EagleTribune.com, North Andover, MA


November 11, 2013

Column: Rand Paul right on Christian plight, but lacks plan

At last month’s Values Voter Summit, a Washington gathering of conservative activists from around the country, Sen. Rand Paul, R-Ky., gave a speech on what he called “a worldwide war on Christians by a fanatical element of Islam.”

Anti-Christian persecution, violence and “religious cleansing” have become common in many Muslim-majority countries. The media, as Paul pointed out, have turned a blind eye. So, too, have President Barack Obama and European leaders.

The senator was careful not to paint all Muslims with the brush of fanaticism. He stressed that only a minority of Muslims read Islamic scripture as mandating an armed struggle against Christians and other “unbelievers.” But because the global Muslim population is so large -- more than 1.5 billion -- even a relatively small percentage translates into tens of millions of jihad supporters.

Paul cited a few of the atrocities not making the evening news: a priest shot in the head in Zanzibar; churches bombed in Kenya; the beheading of three girls on their way to a Christian school in Indonesia; churches burned and worshippers killed in Egypt; a pastor in Iran tortured and ordered to renounce his faith.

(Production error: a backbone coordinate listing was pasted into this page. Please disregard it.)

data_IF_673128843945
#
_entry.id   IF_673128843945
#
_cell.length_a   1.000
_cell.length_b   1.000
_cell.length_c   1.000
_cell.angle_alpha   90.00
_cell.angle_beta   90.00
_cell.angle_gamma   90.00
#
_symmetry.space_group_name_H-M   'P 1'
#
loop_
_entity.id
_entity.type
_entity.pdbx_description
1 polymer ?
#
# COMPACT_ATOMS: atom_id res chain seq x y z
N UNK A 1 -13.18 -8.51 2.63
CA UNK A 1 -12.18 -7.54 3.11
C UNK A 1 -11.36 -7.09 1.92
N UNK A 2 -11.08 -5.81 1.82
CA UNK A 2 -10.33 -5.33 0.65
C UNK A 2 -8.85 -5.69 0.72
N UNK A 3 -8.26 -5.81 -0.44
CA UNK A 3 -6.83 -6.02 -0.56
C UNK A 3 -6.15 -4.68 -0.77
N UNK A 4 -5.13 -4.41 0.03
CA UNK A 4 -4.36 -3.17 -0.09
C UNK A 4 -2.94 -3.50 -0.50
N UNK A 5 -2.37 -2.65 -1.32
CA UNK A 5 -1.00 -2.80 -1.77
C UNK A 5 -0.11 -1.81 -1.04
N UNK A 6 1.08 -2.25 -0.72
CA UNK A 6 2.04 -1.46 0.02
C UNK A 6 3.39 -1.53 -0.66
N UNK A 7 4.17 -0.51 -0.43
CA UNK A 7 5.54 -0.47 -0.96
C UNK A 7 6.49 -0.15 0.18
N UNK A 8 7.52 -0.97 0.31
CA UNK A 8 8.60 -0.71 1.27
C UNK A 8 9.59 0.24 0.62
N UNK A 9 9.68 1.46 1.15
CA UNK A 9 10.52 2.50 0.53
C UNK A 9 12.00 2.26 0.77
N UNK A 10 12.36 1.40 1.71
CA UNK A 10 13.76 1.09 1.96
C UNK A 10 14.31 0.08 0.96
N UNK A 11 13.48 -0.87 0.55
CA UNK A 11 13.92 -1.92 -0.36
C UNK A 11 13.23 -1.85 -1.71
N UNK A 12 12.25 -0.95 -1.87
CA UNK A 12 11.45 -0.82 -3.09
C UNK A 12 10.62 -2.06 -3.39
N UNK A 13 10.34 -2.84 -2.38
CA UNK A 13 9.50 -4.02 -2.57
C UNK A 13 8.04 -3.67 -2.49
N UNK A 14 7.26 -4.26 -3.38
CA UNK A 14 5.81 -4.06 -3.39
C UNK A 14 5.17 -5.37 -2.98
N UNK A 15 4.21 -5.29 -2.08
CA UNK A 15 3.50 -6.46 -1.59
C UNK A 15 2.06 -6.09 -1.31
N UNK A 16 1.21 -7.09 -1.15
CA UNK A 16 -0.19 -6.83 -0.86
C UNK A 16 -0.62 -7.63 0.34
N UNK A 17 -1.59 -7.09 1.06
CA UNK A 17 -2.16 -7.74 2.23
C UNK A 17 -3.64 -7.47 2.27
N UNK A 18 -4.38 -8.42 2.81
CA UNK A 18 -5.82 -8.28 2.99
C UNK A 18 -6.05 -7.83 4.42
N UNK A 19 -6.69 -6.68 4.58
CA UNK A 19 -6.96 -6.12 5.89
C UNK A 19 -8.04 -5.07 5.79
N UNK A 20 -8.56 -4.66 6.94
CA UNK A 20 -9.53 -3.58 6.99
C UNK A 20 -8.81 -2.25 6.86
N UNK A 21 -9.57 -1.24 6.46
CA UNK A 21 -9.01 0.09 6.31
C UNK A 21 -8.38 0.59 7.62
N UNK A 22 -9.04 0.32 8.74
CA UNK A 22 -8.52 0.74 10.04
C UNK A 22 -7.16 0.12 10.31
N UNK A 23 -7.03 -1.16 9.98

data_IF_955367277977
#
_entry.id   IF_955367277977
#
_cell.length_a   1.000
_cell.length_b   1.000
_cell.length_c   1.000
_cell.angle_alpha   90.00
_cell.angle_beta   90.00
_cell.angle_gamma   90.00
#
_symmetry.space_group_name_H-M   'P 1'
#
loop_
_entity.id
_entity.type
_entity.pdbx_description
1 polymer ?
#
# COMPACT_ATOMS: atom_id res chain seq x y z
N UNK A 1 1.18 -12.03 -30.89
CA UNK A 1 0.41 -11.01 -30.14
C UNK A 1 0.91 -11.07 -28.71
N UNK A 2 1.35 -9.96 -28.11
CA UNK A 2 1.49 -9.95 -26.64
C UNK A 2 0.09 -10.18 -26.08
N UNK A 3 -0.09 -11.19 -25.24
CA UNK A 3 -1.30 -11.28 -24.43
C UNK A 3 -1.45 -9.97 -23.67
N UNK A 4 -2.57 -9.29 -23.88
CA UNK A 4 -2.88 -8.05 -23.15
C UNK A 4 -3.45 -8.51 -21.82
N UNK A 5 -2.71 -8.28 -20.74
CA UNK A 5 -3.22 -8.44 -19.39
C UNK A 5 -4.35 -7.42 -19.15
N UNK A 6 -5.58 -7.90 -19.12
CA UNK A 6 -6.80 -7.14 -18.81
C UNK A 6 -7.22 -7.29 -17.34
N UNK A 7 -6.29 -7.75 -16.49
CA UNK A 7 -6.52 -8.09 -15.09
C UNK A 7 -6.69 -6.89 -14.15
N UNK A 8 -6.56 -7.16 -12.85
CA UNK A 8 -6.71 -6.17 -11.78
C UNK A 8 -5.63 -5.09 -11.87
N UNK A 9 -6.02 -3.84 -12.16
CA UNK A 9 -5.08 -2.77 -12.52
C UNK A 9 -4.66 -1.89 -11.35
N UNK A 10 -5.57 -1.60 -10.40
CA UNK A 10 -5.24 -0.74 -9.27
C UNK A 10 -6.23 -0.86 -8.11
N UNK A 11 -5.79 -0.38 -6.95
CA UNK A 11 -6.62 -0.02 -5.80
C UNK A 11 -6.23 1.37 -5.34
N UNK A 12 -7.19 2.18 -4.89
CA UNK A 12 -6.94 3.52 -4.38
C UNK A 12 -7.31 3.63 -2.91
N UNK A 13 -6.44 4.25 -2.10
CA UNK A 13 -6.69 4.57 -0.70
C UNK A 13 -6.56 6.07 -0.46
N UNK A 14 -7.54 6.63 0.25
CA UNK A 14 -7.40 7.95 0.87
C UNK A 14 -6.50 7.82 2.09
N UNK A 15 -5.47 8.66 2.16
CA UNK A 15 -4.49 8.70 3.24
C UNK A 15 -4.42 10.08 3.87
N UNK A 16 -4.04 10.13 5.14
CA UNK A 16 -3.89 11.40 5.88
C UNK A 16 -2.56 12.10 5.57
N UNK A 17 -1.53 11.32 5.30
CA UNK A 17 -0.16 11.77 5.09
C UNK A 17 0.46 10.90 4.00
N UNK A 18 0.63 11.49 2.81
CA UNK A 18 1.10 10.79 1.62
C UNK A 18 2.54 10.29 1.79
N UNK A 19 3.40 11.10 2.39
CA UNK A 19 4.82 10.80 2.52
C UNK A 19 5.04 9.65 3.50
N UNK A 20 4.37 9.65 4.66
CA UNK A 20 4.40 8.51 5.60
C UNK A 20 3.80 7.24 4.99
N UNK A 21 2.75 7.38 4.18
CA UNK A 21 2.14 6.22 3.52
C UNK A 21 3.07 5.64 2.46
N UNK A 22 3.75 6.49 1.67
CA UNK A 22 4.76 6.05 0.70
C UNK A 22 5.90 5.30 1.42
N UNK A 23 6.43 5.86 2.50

In the ancient Christian city of Maaloula, in what is now Syria, he said, “Islamic rebels swarmed into town” demanding everyone convert or die. “Sarkis el Zakhm stood up and answered them, ‘I am a Christian and if you want to kill me because I am a Christian, do it.’ Those were Sarkis’ last words.”

Paul added: “These rebels are allies of the Islamic rebels President Obama is now arming.

“American tax dollars should never be spent to prop up a war on Christianity. But that is what is happening right now.”

Well, not precisely: Almost three years ago, Syrians began to peacefully demonstrate against Bashar al-Assad. The brutality of the dictator’s response sparked a civil war that was led by nationalists -- not jihadists. They asked for American support and were turned down, in part because the administration saw Assad’s fall as inevitable.

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